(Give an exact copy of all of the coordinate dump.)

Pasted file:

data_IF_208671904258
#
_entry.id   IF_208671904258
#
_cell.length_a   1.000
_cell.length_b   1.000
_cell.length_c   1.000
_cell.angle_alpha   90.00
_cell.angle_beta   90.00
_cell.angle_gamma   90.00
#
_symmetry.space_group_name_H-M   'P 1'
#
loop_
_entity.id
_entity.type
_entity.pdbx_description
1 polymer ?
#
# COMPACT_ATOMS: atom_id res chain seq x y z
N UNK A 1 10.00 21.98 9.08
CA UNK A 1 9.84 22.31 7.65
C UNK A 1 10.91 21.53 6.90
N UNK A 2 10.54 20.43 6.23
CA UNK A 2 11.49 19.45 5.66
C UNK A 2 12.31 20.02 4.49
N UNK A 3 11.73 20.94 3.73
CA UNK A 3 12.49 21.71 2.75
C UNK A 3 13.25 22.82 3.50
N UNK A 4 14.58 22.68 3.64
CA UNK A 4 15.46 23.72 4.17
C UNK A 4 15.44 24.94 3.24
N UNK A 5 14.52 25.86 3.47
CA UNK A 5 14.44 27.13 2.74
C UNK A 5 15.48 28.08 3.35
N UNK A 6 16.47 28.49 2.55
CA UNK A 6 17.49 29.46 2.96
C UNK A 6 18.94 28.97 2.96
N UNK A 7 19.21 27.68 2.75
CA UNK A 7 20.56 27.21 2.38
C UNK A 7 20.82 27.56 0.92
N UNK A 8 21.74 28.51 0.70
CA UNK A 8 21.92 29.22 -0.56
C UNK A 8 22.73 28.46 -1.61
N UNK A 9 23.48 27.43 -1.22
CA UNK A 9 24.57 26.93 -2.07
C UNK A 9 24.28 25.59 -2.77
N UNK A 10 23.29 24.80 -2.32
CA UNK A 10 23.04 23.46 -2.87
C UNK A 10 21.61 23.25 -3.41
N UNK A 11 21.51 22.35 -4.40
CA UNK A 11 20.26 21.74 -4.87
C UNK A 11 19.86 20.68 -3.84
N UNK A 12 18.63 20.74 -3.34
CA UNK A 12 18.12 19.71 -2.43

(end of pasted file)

data_IF_208671904258
#
_entry.id   IF_208671904258
#
_cell.length_a   1.000
_cell.length_b   1.000
_cell.length_c   1.000
_cell.angle_alpha   90.00
_cell.angle_beta   90.00
_cell.angle_gamma   90.00
#
_symmetry.space_group_name_H-M   'P 1'
#
loop_
_entity.id
_entity.type
_entity.pdbx_description
1 polymer ?
#
# COMPACT_ATOMS: atom_id res chain seq x y z
N UNK A 1 10.00 21.98 9.08
CA UNK A 1 9.84 22.31 7.65
C UNK A 1 10.91 21.53 6.90
N UNK A 2 10.54 20.43 6.23
CA UNK A 2 11.49 19.45 5.66
C UNK A 2 12.31 20.02 4.49
N UNK A 3 11.73 20.94 3.73
CA UNK A 3 12.49 21.71 2.75
C UNK A 3 13.25 22.82 3.50
N UNK A 4 14.58 22.68 3.64
CA UNK A 4 15.46 23.72 4.17
C UNK A 4 15.44 24.94 3.24
N UNK A 5 14.52 25.86 3.47
CA UNK A 5 14.44 27.13 2.74
C UNK A 5 15.48 28.08 3.35
N UNK A 6 16.47 28.49 2.55
CA UNK A 6 17.49 29.46 2.96
C UNK A 6 18.94 28.97 2.96
N UNK A 7 19.21 27.68 2.75
CA UNK A 7 20.56 27.21 2.38
C UNK A 7 20.82 27.56 0.92
N UNK A 8 21.74 28.51 0.70
CA UNK A 8 21.92 29.22 -0.56
C UNK A 8 22.73 28.46 -1.61
N UNK A 9 23.48 27.43 -1.22
CA UNK A 9 24.57 26.93 -2.07
C UNK A 9 24.28 25.59 -2.77
N UNK A 10 23.29 24.80 -2.32
CA UNK A 10 23.04 23.46 -2.87
C UNK A 10 21.61 23.25 -3.41
N UNK A 11 21.51 22.35 -4.40
CA UNK A 11 20.26 21.74 -4.87
C UNK A 11 19.86 20.68 -3.84
N UNK A 12 18.63 20.74 -3.34
CA UNK A 12 18.12 19.71 -2.43